The humanisation of medicine is not just a mirror of our social character, of how we, as a society, accord value to our fellow human beings; research shows that empathy from caregivers leads to better health outcomes while reducing healthcare costs.
Findings from a 2012 study in Parma, Italy, showed that patients of physicians who scored high on empathy had a significantly lower rate of acute metabolic complications from diabetes compared to patients of doctors with moderate and low empathy scores. Research also shows that compassion reduces burnout among physicians and medical students. Almost all of us know someone subjected to unnecessary tests by doctors trying to recover costs on expensive equipment. In the case of my cousin, an angiogram was performed on her father after he had died in the ambulance on the way to the hospital. One can only imagine the plight of the poor and the marginalised.
At CMC, paying patients subsidise healthcare for those who cannot afford it. And those of us who do pay are billed at least a third less than what leading private hospitals would typically charge. Dr. Kishore Pichamuthu, who heads CMC’s Medical ICU, said that doctors are given the authority to write off expenses incurred by the poorest patients. He pointed out that people are drawn to CMC to serve, motivated by the academic and intellectual rigour, and the opportunity to develop the next generation of doctors — all of which are institution-building factors.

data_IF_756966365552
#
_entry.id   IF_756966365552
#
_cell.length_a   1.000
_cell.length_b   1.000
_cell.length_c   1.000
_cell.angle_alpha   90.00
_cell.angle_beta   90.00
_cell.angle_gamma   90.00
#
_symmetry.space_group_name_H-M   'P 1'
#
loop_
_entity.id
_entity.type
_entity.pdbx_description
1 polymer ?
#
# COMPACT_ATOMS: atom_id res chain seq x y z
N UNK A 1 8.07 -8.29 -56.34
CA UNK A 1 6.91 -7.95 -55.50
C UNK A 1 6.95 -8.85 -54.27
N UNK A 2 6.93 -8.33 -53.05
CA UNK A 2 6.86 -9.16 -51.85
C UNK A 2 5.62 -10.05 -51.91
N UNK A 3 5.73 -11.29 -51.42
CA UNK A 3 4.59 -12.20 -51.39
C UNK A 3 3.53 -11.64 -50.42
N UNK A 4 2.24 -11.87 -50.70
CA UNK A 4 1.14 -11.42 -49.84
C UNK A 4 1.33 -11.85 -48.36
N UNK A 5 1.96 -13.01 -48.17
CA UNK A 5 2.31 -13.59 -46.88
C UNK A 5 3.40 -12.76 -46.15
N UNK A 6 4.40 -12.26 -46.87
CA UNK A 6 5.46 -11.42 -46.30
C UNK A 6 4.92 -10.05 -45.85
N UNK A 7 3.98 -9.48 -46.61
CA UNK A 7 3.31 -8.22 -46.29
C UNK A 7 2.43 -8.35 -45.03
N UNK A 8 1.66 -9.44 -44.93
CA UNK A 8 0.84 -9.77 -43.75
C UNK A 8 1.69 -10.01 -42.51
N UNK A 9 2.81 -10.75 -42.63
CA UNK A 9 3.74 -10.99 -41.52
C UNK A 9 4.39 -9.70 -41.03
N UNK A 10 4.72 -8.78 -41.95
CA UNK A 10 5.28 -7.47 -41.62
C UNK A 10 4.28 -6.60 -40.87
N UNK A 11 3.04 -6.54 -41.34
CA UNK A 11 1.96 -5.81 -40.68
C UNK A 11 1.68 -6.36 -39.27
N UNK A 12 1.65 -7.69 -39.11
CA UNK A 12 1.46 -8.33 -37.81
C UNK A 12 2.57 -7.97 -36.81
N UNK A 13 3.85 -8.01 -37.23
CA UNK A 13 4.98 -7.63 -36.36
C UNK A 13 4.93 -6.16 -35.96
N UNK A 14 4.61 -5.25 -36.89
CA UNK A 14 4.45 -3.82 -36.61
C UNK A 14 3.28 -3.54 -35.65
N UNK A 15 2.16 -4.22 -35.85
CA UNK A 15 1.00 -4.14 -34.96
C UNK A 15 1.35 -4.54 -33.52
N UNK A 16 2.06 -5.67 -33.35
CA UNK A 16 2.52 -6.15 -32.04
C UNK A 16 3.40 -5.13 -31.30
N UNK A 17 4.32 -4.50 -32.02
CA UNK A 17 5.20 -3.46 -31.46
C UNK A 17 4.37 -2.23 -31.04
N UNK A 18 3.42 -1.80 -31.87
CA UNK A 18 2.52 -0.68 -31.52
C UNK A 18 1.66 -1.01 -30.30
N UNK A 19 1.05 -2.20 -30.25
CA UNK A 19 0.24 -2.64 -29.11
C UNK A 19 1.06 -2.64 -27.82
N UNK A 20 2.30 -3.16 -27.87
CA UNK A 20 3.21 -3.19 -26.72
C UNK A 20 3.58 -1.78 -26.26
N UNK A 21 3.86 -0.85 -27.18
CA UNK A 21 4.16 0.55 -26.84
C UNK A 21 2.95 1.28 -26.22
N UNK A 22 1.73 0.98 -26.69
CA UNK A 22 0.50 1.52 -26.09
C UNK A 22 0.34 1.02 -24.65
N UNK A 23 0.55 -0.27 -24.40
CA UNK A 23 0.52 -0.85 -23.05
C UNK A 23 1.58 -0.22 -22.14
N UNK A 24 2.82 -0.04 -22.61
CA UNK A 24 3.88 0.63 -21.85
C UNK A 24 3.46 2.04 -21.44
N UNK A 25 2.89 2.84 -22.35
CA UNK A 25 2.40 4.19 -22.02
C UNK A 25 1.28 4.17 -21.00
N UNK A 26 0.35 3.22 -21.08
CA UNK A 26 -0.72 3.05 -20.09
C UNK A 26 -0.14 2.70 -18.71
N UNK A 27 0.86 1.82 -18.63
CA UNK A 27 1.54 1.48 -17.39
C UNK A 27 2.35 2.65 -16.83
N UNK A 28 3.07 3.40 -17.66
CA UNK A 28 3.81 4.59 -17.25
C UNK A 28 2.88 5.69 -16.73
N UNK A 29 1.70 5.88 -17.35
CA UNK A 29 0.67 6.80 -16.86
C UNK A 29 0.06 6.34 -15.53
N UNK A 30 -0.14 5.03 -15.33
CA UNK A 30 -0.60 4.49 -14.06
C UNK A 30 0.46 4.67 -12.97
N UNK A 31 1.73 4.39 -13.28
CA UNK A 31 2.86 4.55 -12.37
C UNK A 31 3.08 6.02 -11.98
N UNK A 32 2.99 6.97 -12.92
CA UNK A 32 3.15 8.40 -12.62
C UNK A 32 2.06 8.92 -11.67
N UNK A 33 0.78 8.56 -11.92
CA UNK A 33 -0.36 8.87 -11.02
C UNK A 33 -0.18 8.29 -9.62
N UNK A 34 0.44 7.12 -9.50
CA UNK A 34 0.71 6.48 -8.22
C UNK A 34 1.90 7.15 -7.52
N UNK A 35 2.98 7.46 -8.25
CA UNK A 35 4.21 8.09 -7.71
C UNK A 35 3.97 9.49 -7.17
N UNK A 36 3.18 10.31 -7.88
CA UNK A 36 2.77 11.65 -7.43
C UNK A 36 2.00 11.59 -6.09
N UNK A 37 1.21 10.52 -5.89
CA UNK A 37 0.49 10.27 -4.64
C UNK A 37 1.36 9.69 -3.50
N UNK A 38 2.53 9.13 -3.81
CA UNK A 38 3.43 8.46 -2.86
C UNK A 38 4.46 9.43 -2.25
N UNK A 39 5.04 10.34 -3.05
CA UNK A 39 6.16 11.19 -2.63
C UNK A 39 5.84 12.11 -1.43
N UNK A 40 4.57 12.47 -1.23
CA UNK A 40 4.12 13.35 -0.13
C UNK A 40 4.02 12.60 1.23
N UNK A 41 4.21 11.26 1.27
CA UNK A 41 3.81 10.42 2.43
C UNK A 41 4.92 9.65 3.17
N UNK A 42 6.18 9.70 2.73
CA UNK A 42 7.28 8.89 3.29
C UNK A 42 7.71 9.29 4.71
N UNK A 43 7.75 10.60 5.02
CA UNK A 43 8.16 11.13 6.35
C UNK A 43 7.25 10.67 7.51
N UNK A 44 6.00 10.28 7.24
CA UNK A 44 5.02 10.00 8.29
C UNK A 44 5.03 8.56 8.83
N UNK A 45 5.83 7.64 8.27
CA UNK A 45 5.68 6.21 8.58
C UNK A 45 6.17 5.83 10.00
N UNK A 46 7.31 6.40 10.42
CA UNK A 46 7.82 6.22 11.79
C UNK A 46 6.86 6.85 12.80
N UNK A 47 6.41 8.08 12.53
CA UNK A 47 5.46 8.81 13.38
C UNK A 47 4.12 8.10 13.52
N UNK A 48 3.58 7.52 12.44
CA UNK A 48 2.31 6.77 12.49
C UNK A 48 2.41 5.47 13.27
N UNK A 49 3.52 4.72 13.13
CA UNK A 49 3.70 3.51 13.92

I asked several doctors how everyone showed such a high level of compassion at CMC. Their answer? CMC’s selection process for undergraduate and graduate students, and behavioural transference within the system.
The right fit
The 100-year-old non-profit institution has successfully developed a method of admitting students who will fit in and add to the culture of medicine as a service. “We look for character, aptitude and attitude,” said Dr. V.I. Mathan, professor, and a retired CMC director. “Our selection process is central to our culture, and to the profession to which we commit our lives.”
Prior to the now mandatory centralised common counselling for selection to medical colleges — which evaluates applicants on marks, not aptitude, as critics say — up to 45 CMC faculty members extensively evaluated potential candidates over three days. All selected students are required to serve for two years in an area of need — mission hospital, the Army, a rural slum, HIV and leprosy centres. College fees are set at ₹3,000 p.a. so that doctors are not driven by return on fee investment. Fees at private colleges are as high as ₹3 crore.
NEET, the common entrance test, is a welcome move that will hopefully reduce corruption in private colleges. A merit-based exam, it should also help standardise the quality of applicants nationally. But in the case of non-profit institutions like CMC that have a proven track record, some amount of autonomy in the selection process is not only necessary, it is vital to sustaining its culture of medical excellence, which serves as an example to hospitals everywhere.
The journalist is with the U.S. non-profit Connecticut Health Investigative Team.